4 Bases You Need to Cover When Buying a House
Buying your first home is an exciting milestone, but it can also be a lengthy and somewhat stressful process. Every new buyer hopes to exchange on a property without any major roadblocks, but the reality is that many things can go wrong with a home sale, some of which are out of your control.
You can’t prevent sellers pulling out or the rejection of your mortgage application. However, some issues are easily avoidable if you take steps to protect yourself physically and financially. Here’s a good read; “Best Way To Invest 50k In Property” To help you on the way to ownership, here are four important bases to cover when buying a house.
Choose the Right Mortgage Type
Taking out a mortgage is more complicated than it sounds, so consulting a professional mortgage adviser should be your first step toward your home purchase. As well as assessing your credit and eligibility, an adviser will explain the different types of mortgage available to you.
The main decision you need to make is whether you want a fixed-rate or adjustable-rate (ARM) mortgage loan. Fixed-rate means you will pay the same interest rate every month, whereas ARMs have an interest rate that changes over time. For more information, visit The Home Buying Institute.
Hire a Solicitor or Conveyancer
Once your offer is agreed, you will need to hire a solicitor or conveyancer to deal with the legal aspect of the sale and transfer the property to your name.
What is conveyancing? Conveyancing is the transfer of legal title of real property from one person to another, or the granting of an encumbrance such as a mortgage or a lien. A typical conveyancing transaction has two major phases: the exchange of contracts and completion.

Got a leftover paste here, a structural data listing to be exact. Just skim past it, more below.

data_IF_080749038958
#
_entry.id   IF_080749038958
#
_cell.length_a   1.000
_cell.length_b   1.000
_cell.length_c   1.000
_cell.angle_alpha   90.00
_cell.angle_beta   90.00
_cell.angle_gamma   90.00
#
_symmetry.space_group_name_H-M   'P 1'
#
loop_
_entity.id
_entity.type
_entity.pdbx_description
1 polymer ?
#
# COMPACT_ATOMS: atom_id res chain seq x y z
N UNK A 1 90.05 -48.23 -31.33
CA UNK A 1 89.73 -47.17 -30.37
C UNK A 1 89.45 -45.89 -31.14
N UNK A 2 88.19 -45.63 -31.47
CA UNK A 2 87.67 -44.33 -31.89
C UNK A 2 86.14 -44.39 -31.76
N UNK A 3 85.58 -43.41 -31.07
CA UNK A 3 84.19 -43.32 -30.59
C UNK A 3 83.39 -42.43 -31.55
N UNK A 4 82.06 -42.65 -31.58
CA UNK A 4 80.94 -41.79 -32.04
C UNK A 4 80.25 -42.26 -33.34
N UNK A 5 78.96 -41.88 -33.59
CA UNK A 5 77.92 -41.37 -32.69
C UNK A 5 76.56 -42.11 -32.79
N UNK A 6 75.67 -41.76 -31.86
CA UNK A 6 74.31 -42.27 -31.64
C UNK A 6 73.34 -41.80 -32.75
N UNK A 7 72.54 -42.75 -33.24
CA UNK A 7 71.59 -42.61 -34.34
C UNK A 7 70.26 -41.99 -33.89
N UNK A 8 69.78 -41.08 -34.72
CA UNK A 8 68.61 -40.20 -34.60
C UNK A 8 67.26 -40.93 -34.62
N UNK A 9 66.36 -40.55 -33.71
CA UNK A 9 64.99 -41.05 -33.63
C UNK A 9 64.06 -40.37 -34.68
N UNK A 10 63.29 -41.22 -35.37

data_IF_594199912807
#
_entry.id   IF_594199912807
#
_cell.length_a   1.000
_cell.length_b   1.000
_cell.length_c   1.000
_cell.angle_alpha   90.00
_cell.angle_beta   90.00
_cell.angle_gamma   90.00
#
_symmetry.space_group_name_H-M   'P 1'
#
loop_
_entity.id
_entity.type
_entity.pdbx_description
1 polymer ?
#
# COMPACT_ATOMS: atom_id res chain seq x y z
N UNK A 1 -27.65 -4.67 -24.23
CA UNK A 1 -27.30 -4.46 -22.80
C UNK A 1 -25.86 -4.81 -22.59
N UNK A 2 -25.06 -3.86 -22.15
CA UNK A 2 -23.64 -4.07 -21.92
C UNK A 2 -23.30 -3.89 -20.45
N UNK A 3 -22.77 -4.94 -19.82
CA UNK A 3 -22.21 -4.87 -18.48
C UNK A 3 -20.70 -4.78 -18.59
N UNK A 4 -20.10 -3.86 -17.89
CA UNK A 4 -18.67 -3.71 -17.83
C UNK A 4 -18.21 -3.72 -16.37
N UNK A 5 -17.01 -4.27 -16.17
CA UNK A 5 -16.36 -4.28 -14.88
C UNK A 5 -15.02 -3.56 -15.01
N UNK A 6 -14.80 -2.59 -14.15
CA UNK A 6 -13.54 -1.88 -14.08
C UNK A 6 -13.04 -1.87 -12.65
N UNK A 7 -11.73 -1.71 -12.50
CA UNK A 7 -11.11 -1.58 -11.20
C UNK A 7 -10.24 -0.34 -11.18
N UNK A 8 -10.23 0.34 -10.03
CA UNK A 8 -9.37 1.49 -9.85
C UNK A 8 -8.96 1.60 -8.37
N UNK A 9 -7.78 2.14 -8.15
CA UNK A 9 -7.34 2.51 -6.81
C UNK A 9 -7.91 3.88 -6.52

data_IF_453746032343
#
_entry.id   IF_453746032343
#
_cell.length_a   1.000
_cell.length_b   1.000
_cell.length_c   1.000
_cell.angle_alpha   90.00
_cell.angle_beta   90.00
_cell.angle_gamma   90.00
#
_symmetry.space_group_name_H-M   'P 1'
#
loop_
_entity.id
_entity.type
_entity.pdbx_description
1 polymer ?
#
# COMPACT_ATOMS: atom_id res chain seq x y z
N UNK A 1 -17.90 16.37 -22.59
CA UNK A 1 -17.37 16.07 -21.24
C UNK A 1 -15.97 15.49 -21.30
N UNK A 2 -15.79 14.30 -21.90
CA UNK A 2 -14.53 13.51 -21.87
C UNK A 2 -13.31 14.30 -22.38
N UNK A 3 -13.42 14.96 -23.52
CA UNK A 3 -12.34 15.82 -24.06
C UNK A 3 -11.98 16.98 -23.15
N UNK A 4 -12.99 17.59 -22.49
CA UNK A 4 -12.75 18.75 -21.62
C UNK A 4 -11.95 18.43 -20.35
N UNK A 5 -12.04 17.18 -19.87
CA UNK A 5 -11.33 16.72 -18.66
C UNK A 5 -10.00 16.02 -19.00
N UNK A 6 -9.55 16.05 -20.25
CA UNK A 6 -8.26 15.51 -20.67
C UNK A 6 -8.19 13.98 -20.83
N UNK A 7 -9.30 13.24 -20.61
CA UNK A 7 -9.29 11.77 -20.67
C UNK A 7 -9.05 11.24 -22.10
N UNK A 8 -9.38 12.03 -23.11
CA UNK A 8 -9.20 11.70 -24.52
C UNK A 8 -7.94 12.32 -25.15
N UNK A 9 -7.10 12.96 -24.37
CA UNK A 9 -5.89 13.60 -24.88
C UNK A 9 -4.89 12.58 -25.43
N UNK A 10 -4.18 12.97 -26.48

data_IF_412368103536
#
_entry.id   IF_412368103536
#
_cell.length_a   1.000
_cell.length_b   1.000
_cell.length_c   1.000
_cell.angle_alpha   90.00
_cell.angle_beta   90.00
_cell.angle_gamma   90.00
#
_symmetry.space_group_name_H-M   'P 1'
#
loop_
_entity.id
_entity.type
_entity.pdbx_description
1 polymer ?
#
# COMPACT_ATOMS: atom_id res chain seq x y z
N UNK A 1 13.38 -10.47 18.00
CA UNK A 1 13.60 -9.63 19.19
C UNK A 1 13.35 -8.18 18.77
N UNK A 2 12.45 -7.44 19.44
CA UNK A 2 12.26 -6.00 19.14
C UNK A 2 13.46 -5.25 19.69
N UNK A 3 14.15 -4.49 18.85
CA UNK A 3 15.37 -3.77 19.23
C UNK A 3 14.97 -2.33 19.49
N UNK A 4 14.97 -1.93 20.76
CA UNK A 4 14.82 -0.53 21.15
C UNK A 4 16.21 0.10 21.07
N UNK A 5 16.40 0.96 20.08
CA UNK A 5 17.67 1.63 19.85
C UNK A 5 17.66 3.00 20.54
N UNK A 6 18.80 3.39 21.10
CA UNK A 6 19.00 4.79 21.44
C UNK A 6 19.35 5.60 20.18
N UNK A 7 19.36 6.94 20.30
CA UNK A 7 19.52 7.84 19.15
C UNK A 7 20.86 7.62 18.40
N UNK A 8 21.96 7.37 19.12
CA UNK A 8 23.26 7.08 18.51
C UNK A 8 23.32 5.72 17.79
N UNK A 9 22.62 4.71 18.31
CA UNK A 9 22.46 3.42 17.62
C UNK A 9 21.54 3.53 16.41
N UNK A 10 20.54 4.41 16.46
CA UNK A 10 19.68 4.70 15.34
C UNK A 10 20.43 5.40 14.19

A solicitor or conveyancer will also assess the house before you move in to make sure there are no serious problems. Spend time comparing prices for these services, as they’re usually competitive. Don’t be fooled into thinking you have to stick with the conveyance or solicitor your realtor provides.
Arrange a Full Survey
Your mortgage lender will arrange for your solicitor to perform a valuation of the property. However, a valuation only looks superficially at the house to make sure it’s in good enough shape to lend against, whereas a survey will alert you to any potential problems with the building’s structure or condition. It may be worth upgrading to a full survey to avoid any nasty surprises when you move in.
Get Insurance Coverage
On the day you exchange contracts, the sale becomes legally binding, and you are then solely responsible for the property. This moment is one that all buyers celebrate, but sadly, you do still need to consider the worst-case scenario of fire or extreme weather damaging your property.
To avoid the financial fallout of a disaster, take out home insurance cover for the day you exchange, so the building is not left uninsured for the days or weeks before you move in. For specialist home insurance, visit bluedropservices.co.uk.
While buying a house is a complicated and sometimes stressful endeavour, holding the keys to your own home will undoubtedly make the process worthwhile. Try to keep a cool head and stay organised when planning your home move, and don’t forget to protect your sale through legal representation, surveys, and insurance coverage.